Man who escaped from Libya recounts horrific tale of slavery

Man who escaped from Libya recounts horrific tale of slavery

- Harun Ahmed is an Ethiopian man who journeyed through the Sahara to Libya en route Europe

- Ahmed claimed to have been kidnapped by gangsters at the border of Egypt and Libya

- He said he was sold three times to slave buyers before he escaped

A 27-year old Ethiopian man, Harun Ahmed, has recounted his ordeal in the hands of Libyan slave buyers while he was migrating to Europe through the Sahara.

Ahmed, who eventually escaped to Germany after surviving the dreadful journey said he was sold three times in Libya to slave buyers.

While recounting the horrors of his journey to BBC, Ahmed said he first travelled to Sudan from Ethiopia before he began his journey through the Sahara.

He said: "After living a year and a few months in Sudan, I started a journey to Libya with other migrants - paying $600 each to smugglers.

"We were 98 on a lorry. People had to sit on top of each other and the heat was unbearable.

"We had encountered a lot of problems on our way. There are these armed people in the desert who stop you all of a sudden and steal everything you have."

Harun Ahmed. Photo credit: BBC

Harun Ahmed. Photo credit: BBC

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Trouble started for Ahmed at the border of Egypt, Libya and Chad on the sixth day of his journey.

He said that it was at the border that the smugglers meet to exchange migrants, but for Ahmend and his co-travellers, something went wrong there.

He said: "At the border place, a group of gangsters kidnapped us all and took us to Chad. They drove us for two days through the Sahara and led us into their camp."

At the camp, the heavily armed group - who spoke Arabic and a number of other languages - explained what they wanted.

Ahmed said: "They brought a car and said those of us who can pay $4,000 each can get into the car and those who can't have to remain there.

"We didn't have that money but we talked to each other and decided to pretend we had and to get into the car anyway."

Ahmed and his friends were driven for another three days, before arriving at another place where they sell migrants, he told BBC.

"Those who took us over told us that they had bought us for $4,000 each - and that unless we paid that money back we wouldn't be going anywhere," he said.

Their fate if they did not come up with the money was hauntingly clear.

"There were migrants, mostly of Somali and Eritrean origin, who had been there for more than five months. They had suffered a lot and they didn't look like human beings.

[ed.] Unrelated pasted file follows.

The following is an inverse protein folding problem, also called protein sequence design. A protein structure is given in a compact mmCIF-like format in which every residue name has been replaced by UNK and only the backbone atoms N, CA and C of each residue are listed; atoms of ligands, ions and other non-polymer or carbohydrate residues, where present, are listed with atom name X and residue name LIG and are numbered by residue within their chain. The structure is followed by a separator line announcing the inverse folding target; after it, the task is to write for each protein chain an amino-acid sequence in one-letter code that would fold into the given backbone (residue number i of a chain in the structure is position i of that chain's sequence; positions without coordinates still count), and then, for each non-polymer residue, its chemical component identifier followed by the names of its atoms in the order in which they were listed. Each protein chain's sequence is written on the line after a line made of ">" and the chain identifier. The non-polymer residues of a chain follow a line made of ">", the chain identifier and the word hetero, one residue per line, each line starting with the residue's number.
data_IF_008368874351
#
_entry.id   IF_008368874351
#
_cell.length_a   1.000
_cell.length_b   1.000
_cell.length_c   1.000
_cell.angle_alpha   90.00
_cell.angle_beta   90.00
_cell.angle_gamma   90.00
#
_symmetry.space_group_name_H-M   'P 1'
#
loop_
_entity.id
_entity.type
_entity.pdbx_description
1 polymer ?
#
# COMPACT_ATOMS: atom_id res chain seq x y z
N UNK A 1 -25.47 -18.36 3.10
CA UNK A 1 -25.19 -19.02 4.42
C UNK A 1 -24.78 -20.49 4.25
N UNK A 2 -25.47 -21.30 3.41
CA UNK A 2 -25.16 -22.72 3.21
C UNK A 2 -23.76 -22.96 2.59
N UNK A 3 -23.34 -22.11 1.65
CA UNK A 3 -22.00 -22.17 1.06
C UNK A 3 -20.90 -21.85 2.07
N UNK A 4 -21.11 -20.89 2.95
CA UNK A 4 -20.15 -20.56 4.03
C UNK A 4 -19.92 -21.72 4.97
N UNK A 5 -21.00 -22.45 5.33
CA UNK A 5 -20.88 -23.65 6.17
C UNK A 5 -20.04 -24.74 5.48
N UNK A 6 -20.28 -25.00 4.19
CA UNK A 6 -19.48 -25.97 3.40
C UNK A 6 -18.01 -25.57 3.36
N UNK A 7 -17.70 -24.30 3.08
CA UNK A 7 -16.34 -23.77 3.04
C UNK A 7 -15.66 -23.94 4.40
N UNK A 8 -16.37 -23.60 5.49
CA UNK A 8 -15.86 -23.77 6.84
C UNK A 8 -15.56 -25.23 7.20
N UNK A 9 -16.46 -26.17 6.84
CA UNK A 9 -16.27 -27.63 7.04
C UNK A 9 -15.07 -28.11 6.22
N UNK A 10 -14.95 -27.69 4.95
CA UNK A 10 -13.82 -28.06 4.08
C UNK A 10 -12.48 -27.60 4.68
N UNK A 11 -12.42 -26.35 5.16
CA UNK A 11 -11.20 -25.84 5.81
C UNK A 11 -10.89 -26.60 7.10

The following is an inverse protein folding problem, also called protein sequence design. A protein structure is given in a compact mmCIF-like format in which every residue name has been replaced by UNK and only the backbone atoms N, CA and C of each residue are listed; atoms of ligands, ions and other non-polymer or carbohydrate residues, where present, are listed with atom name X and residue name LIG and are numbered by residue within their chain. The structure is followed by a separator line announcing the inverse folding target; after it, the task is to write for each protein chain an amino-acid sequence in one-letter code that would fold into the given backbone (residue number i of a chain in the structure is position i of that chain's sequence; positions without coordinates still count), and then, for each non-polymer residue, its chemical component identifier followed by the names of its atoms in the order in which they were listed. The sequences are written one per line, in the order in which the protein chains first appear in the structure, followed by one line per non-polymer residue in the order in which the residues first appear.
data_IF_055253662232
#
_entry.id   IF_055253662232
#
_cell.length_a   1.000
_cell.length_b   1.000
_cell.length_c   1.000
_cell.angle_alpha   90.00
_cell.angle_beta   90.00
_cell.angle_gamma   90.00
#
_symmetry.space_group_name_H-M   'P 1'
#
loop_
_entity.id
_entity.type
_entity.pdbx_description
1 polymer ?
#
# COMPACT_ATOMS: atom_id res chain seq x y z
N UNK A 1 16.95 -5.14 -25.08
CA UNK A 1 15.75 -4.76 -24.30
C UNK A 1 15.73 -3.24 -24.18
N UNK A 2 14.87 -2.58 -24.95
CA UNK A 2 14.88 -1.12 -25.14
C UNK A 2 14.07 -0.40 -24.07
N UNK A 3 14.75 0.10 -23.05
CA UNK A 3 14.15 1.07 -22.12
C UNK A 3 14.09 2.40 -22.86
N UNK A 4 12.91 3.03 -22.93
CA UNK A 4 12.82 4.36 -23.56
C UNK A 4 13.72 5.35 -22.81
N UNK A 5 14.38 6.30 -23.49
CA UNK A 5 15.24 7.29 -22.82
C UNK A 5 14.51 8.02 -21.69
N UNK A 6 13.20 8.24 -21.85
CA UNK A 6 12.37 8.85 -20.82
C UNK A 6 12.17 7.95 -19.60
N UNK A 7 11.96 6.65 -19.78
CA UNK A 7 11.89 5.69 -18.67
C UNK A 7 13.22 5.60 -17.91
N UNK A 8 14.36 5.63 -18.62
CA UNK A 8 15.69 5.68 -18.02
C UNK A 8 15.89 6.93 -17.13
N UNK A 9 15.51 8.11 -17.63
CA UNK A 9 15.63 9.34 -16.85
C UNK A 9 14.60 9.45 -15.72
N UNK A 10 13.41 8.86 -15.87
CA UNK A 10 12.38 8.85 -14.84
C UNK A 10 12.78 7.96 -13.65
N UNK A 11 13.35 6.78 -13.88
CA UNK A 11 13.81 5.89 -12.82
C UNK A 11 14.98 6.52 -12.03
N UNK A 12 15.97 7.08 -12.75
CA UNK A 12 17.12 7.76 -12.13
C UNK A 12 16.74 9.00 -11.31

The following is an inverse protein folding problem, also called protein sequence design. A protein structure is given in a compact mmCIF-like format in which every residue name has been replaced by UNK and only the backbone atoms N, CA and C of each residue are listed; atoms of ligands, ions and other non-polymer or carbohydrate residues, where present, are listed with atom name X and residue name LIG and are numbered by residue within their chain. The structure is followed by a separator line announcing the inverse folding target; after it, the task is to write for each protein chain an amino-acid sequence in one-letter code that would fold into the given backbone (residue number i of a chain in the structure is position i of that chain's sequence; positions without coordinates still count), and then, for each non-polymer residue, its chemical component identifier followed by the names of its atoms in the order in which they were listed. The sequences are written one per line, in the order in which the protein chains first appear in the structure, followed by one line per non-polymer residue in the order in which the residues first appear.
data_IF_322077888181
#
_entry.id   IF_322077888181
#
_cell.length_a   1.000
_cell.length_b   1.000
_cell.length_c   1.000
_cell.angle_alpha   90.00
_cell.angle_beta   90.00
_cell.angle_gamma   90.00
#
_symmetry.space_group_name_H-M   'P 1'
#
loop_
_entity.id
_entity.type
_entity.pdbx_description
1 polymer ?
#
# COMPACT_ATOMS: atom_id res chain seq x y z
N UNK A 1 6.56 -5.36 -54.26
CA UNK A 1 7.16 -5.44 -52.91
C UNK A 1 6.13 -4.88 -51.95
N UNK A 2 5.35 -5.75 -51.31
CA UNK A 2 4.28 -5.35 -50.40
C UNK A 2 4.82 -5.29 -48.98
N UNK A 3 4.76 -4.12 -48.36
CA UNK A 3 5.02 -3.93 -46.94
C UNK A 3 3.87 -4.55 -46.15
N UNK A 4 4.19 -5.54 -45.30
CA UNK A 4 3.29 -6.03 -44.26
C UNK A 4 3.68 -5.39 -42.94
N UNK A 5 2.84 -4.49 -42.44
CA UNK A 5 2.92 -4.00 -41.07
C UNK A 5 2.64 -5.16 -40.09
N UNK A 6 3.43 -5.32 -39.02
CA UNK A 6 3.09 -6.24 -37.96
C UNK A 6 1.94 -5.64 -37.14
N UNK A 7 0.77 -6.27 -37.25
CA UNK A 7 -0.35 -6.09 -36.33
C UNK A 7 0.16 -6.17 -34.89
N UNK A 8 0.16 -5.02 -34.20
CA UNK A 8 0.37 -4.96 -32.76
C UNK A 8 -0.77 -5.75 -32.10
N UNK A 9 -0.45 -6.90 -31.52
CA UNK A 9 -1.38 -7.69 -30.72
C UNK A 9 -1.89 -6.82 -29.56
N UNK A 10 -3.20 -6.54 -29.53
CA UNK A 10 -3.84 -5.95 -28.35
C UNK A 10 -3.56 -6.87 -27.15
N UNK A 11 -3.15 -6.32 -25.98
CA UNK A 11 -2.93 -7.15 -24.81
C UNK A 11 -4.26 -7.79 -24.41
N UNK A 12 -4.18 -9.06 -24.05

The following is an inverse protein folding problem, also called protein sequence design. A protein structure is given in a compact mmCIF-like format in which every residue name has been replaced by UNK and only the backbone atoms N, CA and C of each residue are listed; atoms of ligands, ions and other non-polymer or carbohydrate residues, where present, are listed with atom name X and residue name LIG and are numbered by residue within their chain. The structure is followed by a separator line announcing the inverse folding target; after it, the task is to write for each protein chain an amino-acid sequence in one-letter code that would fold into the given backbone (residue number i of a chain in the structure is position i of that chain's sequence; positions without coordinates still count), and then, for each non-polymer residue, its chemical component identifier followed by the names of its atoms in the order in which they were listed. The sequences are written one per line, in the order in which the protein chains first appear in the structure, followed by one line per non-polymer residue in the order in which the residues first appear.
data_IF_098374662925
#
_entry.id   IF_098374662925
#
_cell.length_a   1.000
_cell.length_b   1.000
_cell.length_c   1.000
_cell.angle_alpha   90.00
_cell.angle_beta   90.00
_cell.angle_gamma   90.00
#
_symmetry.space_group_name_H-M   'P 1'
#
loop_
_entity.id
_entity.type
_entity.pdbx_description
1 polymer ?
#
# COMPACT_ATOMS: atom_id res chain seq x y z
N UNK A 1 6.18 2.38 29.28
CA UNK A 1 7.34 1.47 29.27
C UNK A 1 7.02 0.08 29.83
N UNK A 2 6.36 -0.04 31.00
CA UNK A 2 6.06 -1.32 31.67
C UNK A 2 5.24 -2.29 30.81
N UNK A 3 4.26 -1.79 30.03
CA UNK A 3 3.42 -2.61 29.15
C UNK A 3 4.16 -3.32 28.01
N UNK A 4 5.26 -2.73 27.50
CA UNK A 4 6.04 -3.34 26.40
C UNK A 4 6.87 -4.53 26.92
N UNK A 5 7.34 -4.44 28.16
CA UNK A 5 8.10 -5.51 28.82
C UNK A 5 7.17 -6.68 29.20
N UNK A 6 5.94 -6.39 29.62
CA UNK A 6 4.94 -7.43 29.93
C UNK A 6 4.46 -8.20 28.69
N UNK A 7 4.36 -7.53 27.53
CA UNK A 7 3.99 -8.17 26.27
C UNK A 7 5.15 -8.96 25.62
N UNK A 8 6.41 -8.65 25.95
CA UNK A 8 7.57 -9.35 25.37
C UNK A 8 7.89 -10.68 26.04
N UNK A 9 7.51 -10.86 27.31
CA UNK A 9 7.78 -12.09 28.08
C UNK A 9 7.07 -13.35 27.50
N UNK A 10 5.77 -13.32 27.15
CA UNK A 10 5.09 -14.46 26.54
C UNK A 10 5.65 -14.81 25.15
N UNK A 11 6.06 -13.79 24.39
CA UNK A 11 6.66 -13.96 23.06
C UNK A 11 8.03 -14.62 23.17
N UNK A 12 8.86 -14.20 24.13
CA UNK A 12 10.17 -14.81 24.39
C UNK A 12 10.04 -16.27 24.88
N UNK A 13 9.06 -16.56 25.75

"We suffered a lot too. They forced us to drink hot water mixed with petroleum to make us pay them quickly. They gave us a tiny amount of food, and only once a day. They tortured us every night."

Harun was unable to get the money to pay his new captors, and he remained trapped in the camp with another 31 Ethiopians for 80 days. Eventually, the traders became fed up.

"'You are not going to pay us, so we will sell you,' the traders told us," Ahmed recalled.

"We had no food for more than two months and we were very bony. As a result the man who they brought to sell us to refused to buy us, saying: 'They don't even have a kidney."

Finally, the traders found a buyer, a man from the Libyan city of Saba, who paid $3,000 each.

"We get into his car convinced we couldn't see anything worse than we'd already seen. But in Saba, after four days of travel, we faced a suffering that was inhuman.

Harun Ahmed. Photo credit: BBC

Harun Ahmed. Photo credit: BBC

"They tortured us, putting plastic bags on our faces, tying our hands behind our backs, and throwing us upside down into a barrel full of water. They beat us with steel wires."

Ahmed and his friends endured this torture for a month before finally managing to reach their relatives and beg them to send the money.

"They let us go but before we had got very far, some other people ambushed us and took us to their warehouse. They told us that unless we pay $1,000 each they wouldn't let us go.

"The torture and beating continued. We called our families back home and asked them to send us money again. They sold their cattle, land and whatever possessions they had and sent us the money."

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Ahmed eventually made it to Tripoli, the capital of Libya where he boarded a boat to cross the Mediterranean.

He said: "The situation there was a bit better. We worked for a few months, whatever jobs we could get, and then crossed the Mediterranean to Europe."

"Unless you are lucky, the police will catch you and take you to prison. And they will sell you to smugglers - sometimes for as little as $500."

Ahmed was one of the lucky ones: he reached Italy, before crossing into Germany - where his refugee request was accepted.

Meanwhile, previously reported that the Nigerian House of Representatives has urged the federal government to liaise with the government of Libya to find a solution to the menace of migration and modern day slavery in the country.

It has also mandated its committees on human rights, and foreign affairs to interface with the ministry of foreign affairs and relevant stakeholders to identify the factors that encourage migrants to embark on the perilous journey.

Moving the motion, Fijabi said a certain Nigerian was sold for $400 (Ghc1,800) to north African buyers as potential farm hands.

Source: Yen

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